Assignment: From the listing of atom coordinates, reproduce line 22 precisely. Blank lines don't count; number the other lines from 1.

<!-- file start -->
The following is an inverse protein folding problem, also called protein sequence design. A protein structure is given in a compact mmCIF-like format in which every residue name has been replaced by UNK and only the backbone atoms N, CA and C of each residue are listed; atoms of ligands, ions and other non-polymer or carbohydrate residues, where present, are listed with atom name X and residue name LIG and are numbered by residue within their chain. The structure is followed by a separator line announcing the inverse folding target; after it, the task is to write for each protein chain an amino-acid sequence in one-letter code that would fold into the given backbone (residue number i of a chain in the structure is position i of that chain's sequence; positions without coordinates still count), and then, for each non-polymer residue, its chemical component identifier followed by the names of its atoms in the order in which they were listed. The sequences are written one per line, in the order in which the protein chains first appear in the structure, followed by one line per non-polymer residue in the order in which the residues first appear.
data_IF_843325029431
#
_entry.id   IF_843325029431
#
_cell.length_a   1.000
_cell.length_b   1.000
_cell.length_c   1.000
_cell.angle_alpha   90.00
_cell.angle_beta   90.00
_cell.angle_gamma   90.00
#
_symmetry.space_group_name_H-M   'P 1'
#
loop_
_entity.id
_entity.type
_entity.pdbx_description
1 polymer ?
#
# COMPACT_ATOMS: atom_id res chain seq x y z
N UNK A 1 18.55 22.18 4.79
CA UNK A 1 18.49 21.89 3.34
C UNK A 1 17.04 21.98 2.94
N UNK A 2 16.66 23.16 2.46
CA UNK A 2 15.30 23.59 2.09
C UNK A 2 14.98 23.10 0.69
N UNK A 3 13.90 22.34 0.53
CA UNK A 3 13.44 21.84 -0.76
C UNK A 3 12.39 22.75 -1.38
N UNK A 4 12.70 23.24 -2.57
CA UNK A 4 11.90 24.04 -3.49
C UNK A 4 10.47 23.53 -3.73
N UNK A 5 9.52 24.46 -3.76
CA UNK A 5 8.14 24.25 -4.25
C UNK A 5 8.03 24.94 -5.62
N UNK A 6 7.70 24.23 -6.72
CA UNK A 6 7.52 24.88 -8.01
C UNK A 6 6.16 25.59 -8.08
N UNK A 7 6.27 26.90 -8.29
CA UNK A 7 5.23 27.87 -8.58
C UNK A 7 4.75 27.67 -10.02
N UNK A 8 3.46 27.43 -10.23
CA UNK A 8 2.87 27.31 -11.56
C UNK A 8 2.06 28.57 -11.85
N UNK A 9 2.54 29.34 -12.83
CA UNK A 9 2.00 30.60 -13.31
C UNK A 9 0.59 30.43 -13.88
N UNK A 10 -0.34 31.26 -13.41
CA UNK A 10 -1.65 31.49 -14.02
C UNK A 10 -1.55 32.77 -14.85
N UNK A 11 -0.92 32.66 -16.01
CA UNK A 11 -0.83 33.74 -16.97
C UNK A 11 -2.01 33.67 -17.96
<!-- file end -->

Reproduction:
N UNK A 1 18.55 22.18 4.79